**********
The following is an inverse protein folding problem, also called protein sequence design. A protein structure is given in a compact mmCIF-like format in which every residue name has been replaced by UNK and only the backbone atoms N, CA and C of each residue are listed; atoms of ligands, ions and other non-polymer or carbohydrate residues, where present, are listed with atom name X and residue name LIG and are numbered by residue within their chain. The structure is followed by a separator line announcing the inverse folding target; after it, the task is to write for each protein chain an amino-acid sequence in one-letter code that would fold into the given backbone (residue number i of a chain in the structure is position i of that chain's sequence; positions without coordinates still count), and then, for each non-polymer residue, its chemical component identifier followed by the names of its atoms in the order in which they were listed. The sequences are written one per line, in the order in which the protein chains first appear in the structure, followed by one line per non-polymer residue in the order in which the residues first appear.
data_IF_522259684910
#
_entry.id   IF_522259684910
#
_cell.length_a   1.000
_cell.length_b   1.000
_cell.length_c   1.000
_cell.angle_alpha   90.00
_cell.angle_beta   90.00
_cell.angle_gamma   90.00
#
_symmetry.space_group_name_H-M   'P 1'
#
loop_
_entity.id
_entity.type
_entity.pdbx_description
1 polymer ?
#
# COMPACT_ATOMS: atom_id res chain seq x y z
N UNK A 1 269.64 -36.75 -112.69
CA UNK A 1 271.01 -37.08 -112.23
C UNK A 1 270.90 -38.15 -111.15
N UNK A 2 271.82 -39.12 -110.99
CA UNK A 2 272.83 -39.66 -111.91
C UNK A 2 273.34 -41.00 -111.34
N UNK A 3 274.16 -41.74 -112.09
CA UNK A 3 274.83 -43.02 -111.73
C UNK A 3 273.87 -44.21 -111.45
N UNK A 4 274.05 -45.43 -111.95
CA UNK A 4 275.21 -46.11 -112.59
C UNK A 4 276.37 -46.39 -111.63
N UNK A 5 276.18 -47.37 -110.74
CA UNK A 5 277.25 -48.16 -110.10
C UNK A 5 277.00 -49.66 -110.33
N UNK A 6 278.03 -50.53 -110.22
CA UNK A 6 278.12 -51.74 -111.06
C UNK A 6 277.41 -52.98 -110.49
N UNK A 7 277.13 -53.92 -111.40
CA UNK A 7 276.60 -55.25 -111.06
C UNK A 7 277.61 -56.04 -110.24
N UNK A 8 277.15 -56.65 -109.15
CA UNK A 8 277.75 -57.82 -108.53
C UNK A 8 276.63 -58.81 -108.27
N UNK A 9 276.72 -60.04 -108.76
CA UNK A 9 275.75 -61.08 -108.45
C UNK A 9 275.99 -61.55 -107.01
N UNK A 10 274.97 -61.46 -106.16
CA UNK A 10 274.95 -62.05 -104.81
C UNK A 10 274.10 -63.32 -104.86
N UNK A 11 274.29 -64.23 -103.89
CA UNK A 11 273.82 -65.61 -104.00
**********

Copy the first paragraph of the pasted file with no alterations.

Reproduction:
The following is an inverse protein folding problem, also called protein sequence design. A protein structure is given in a compact mmCIF-like format in which every residue name has been replaced by UNK and only the backbone atoms N, CA and C of each residue are listed; atoms of ligands, ions and other non-polymer or carbohydrate residues, where present, are listed with atom name X and residue name LIG and are numbered by residue within their chain. The structure is followed by a separator line announcing the inverse folding target; after it, the task is to write for each protein chain an amino-acid sequence in one-letter code that would fold into the given backbone (residue number i of a chain in the structure is position i of that chain's sequence; positions without coordinates still count), and then, for each non-polymer residue, its chemical component identifier followed by the names of its atoms in the order in which they were listed. The sequences are written one per line, in the order in which the protein chains first appear in the structure, followed by one line per non-polymer residue in the order in which the residues first appear.